Machine Learning with Time Series Data

Time series data analysis are most commonly seen when monitoring industrial processes or tracking corporate business metrics. The analysis accounts for any correlation, trend or seasonal variation in the data points that were taken over time. I will be discussing one approach and method on how to process the data and make predictions. To demonstrate time series analysis, I did a project on the West Nile Virus dataset taken from Kaggle.

Every year, people in Chicago are diagnosed with the West Nile Virus. The virus is spread by mosquitoes of the Culex species. While less than one percent of people infected by West Nile virus develop life-threatening symptoms, people over the age of 60 are at the highest risk especially patients with kidney conditions, diabetes, high blood pressure, or a weakened immune system. In hopes of reducing West Nile virus outbreaks, public health workers set up mosquito traps around Chicagoland every year from late spring to fall to trap mosquitoes and then detect the mosquitoes infected with West Nile virus. Using past West Nile mosquito data, we will predict which parts of Chicagoland West Nile mosquitoes will be and we will predict at what times we will detect these occurrences.

As with any data science problem, exploring the data is the most important process before stating a solution. The dataset collected had data on Chicago weather, mosquitoes and mosquito traps. I first cleaned the three data sources for any missing or invalid measurements. The next step was to conduct feature engineering on our weather data. This is probably the most important aspect because theres a high correlation on how the mosquitoes develop the virus depending on the time and weather.

Feature Engineering

Our Chicago weather dataset contains measurements from two different stations. To take account for a more generalized weather, I created a new dataset by taking the average of all the data for each day. Now for the fun part, I engineered some features to better quantify how the weather impacts the mosquito population in Chicago. In order to be figure out what kind of features I needed, some research on the subject matter, such as the life cycle of mosquitoes, was done.

The first feature created is to quantify the number of days since it last rained. Ideally, there should be a positive correlation between the number of days since it rained with the number of mosquitoes. The longer it doesn’t rain the more likely we will see a decrease in the number of mosquitoes present in Chicago.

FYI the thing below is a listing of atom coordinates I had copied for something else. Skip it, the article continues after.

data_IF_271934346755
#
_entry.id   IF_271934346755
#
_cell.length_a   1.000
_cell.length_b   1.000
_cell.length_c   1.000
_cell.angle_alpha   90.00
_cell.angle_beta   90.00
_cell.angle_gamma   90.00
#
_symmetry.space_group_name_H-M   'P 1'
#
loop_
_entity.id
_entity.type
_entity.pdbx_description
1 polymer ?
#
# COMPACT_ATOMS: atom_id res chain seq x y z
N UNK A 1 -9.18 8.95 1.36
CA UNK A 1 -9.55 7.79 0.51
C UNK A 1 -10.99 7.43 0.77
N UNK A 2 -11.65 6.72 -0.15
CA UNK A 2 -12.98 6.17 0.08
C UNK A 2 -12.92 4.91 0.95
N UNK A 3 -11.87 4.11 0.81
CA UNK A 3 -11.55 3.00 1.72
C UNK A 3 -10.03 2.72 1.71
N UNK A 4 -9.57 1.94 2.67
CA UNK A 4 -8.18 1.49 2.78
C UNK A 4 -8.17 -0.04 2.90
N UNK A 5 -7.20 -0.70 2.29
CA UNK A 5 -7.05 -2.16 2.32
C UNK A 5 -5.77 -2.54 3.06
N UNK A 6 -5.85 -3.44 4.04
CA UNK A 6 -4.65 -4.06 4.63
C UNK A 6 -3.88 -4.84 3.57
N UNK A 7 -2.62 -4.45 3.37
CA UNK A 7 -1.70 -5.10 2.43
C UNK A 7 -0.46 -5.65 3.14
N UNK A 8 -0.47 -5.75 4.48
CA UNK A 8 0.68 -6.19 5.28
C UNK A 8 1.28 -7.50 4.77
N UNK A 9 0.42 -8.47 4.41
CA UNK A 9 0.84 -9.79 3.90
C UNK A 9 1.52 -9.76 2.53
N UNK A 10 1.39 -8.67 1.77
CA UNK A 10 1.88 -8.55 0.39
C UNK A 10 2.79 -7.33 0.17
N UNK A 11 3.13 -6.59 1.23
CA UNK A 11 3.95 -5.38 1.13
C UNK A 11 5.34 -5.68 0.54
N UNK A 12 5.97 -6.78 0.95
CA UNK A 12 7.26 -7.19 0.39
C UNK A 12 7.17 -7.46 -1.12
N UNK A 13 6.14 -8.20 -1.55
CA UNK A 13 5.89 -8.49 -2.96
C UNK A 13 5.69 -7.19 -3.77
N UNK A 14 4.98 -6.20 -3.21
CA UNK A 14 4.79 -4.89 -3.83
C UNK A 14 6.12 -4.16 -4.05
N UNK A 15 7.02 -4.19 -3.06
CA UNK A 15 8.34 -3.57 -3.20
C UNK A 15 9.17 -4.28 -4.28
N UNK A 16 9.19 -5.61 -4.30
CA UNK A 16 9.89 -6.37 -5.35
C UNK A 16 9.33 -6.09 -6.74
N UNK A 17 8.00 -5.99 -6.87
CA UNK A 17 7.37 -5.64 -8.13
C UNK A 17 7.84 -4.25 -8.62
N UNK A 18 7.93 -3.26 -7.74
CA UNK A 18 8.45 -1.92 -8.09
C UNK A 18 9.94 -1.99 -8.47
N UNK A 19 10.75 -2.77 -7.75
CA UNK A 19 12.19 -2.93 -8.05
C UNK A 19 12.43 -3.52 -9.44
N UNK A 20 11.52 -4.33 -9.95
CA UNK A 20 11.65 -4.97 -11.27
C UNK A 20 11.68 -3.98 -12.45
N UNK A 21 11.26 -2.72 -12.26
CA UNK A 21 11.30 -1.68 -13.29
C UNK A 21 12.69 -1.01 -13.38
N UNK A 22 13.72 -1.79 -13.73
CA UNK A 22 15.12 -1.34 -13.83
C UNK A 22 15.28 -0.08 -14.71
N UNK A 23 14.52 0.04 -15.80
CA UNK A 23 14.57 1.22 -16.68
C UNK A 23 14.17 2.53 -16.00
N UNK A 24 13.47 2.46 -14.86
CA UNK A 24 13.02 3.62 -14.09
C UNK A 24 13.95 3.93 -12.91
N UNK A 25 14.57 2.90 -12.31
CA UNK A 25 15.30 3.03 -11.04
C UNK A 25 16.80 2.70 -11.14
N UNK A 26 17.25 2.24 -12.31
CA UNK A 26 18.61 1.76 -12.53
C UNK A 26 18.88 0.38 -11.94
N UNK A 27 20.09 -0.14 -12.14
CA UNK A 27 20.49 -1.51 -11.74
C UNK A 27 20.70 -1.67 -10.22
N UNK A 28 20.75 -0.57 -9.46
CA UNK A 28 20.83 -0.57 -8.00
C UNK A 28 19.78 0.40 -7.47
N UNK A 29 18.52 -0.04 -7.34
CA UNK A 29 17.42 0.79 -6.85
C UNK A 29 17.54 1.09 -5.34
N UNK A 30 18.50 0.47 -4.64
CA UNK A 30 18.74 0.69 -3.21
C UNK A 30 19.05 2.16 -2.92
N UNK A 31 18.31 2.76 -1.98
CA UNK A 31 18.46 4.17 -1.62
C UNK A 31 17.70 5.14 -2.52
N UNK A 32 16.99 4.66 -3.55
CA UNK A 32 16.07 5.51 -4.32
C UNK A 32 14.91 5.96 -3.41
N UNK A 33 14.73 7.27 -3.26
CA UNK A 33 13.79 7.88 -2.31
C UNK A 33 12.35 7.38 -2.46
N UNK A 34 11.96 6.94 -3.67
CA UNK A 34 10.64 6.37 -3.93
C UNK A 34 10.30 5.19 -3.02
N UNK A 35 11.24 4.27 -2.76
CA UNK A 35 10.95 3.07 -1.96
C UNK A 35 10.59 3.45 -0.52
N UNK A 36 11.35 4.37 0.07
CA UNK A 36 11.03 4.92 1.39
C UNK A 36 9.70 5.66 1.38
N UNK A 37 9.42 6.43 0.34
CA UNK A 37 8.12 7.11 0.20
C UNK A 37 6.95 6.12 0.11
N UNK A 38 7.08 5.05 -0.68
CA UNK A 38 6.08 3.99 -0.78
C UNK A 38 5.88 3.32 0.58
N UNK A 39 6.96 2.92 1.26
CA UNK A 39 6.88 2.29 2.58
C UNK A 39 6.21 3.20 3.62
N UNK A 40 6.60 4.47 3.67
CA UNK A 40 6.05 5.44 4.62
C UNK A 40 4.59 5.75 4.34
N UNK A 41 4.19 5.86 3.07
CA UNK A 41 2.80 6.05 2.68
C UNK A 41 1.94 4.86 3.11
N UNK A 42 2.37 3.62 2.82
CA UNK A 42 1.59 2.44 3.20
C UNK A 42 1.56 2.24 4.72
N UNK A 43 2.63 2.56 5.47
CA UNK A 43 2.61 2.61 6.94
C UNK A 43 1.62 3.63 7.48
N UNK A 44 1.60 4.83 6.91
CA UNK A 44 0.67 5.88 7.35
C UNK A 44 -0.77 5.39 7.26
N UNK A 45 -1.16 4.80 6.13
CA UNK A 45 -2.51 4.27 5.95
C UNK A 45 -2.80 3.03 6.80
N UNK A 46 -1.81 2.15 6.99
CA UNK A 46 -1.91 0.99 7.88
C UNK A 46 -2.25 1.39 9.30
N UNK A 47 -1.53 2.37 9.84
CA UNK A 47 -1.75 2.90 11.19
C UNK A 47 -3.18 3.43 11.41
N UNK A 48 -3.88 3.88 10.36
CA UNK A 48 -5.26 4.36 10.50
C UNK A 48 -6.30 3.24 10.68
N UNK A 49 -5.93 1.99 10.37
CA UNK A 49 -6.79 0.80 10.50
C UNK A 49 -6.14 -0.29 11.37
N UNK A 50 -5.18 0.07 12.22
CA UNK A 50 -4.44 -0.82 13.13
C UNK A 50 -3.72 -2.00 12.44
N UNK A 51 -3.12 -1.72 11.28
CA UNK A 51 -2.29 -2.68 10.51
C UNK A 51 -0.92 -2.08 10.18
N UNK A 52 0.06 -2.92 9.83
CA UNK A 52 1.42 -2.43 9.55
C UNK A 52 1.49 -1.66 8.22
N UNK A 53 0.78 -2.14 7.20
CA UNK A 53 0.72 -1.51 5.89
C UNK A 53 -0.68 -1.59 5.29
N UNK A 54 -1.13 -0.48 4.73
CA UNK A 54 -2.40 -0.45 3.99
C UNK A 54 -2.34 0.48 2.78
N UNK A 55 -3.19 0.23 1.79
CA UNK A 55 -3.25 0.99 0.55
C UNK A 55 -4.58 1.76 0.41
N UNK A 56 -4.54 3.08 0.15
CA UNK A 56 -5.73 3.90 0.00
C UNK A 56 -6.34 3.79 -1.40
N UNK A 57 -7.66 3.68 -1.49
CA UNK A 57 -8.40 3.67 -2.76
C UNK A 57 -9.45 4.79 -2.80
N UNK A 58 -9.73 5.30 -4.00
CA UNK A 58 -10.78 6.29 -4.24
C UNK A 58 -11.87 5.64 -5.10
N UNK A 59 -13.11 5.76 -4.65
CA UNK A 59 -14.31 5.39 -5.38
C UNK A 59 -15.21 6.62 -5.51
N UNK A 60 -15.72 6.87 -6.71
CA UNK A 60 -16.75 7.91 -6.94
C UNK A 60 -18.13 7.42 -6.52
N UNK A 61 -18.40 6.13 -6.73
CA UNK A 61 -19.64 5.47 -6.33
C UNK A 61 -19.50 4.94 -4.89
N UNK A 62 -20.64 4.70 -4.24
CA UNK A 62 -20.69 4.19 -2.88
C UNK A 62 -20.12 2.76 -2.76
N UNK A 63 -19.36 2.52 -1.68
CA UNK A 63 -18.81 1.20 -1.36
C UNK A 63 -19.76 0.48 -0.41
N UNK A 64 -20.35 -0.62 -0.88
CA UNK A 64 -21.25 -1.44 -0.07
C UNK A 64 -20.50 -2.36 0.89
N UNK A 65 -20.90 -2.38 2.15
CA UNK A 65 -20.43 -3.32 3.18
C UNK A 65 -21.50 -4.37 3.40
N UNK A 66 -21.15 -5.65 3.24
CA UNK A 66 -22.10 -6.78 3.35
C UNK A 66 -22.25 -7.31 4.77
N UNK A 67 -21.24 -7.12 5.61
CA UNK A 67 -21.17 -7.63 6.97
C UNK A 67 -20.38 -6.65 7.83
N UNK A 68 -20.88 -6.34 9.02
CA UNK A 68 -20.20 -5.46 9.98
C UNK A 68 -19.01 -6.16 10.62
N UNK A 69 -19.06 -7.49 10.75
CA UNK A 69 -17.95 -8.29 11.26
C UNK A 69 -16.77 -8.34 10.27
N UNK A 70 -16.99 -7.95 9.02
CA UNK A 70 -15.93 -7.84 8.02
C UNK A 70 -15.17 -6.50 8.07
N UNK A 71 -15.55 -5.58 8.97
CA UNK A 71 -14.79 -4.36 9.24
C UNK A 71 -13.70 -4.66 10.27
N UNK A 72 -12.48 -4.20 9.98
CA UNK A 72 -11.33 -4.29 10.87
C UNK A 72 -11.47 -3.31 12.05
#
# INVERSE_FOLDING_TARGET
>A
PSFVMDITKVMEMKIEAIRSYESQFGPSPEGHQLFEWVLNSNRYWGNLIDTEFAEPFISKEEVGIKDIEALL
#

The second feature was for the total time from sunrise to sunset. I wanted to explore whether a longer day or shorter day would have an effect on the virus because mosquitoes tend to be more active during the day compared to at night. It seemed more important to interpret the total time the sun has been up than just the time the sun came up and down.

My last idea created was to get the weather conditions from previous days and see if there was an effect on the number of mosquitoes and the virus. I believe that this is a very important deciding factor. Generally speaking, a mosquito’s life span goes from three to two weeks during the summer, sometimes longer. Weather conditions such as maximum temperature, or total precipitation from previous days play a huge role in the growth and reproduction of the insect. In this case, I decided to include weather conditions from one, three, seven and fourteen days ago because I wanted to cover the spectrum of their life cycle. From the earliest to the latest a mosquito egg can become an adult mosquito. The code block below demonstrates how the feature was engineered by using some handy Pandas features, such as .shift()

# Number of Lags
lags = (1,3,7,14)
# Assign these shifted features to dataframe
weather_df.assign(**{f'{col}_lag_{n}':lag_features[col].shift(n)
for n in lags for col in lag_features})

Building the model

In our three sources of data, I divided them into two sets: training and testing. I used the training data to train my model for more accurate predictions and used the test data to see how accurate the model was on unseen data. There were three classification models built: Random Forest Classifier, Logistic Regression, and Gradient Boosting Classifier. Out of the three models, Gradient Boosting Classifier was the model performed the best with an accuracy score of 0.825. After submitting my predicted values to Kaggle to test how well the model performed, I got an accuracy score of 0.74, which places me around top 500 spot.

Density map for predicted virus locations

All in all, my model is fairly decent but definitely can be improved on. For future study, I would like to see if there is more data to be used because I wasn’t able to include the spray data into my model. I believe Kaggle purposely did not include the right data to introduce a real world problem, data leakage. Finally, if we were to give a cost benefit analysis on how the city of Chicago should prevent West Nile Virus then we wouldn’t be able to give a fully supported conclusion. Even though we can predict to a certain extent the locations of the virus being present, it is still hard to make a suggestion on an optimal solution. There are too many factors in determining the cost for the city that was not presented in the data. Nonetheless, a life is always worth more than any cost so trying to prevent the disease from spreading should be prioritized over minimizing costs.

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